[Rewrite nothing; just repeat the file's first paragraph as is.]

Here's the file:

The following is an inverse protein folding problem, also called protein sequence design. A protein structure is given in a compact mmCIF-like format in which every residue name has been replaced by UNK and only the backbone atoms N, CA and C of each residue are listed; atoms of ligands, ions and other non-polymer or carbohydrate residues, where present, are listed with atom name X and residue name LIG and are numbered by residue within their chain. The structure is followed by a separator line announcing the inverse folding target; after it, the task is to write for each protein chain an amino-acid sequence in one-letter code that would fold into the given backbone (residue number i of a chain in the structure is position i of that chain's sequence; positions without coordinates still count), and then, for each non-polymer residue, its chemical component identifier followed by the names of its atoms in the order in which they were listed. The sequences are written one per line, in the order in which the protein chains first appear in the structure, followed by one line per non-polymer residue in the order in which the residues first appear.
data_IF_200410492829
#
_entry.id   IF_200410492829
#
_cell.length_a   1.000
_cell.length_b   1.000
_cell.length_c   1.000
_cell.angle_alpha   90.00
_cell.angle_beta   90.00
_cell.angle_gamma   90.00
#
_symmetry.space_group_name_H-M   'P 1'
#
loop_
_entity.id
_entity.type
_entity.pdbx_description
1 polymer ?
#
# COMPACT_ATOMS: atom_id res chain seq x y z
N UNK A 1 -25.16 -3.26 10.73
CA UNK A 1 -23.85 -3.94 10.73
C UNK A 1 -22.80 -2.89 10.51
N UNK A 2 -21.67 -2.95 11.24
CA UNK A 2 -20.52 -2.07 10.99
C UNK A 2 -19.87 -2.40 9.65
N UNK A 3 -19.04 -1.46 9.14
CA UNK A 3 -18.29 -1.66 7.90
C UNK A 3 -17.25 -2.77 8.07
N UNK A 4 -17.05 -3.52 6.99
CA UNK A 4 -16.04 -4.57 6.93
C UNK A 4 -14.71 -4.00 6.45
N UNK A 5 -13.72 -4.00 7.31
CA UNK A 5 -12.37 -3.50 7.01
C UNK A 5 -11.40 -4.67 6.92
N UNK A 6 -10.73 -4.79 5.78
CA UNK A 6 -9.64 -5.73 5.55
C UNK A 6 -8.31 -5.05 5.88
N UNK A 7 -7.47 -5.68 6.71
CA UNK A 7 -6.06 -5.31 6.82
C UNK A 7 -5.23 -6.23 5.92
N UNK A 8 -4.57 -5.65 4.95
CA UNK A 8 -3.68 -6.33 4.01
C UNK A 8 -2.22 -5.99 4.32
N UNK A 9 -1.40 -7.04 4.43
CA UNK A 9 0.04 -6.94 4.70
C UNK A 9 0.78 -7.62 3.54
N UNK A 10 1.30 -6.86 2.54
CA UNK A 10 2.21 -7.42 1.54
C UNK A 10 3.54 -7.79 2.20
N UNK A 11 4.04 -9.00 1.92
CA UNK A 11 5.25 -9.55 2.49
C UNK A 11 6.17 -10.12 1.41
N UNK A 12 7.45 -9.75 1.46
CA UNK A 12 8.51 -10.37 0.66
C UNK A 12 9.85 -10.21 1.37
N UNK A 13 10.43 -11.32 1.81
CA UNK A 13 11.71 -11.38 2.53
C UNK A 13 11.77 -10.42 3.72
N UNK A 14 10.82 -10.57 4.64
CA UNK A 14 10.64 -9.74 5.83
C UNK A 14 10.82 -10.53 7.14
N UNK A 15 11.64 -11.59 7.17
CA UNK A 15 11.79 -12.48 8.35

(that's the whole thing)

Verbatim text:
The following is an inverse protein folding problem, also called protein sequence design. A protein structure is given in a compact mmCIF-like format in which every residue name has been replaced by UNK and only the backbone atoms N, CA and C of each residue are listed; atoms of ligands, ions and other non-polymer or carbohydrate residues, where present, are listed with atom name X and residue name LIG and are numbered by residue within their chain. The structure is followed by a separator line announcing the inverse folding target; after it, the task is to write for each protein chain an amino-acid sequence in one-letter code that would fold into the given backbone (residue number i of a chain in the structure is position i of that chain's sequence; positions without coordinates still count), and then, for each non-polymer residue, its chemical component identifier followed by the names of its atoms in the order in which they were listed. The sequences are written one per line, in the order in which the protein chains first appear in the structure, followed by one line per non-polymer residue in the order in which the residues first appear.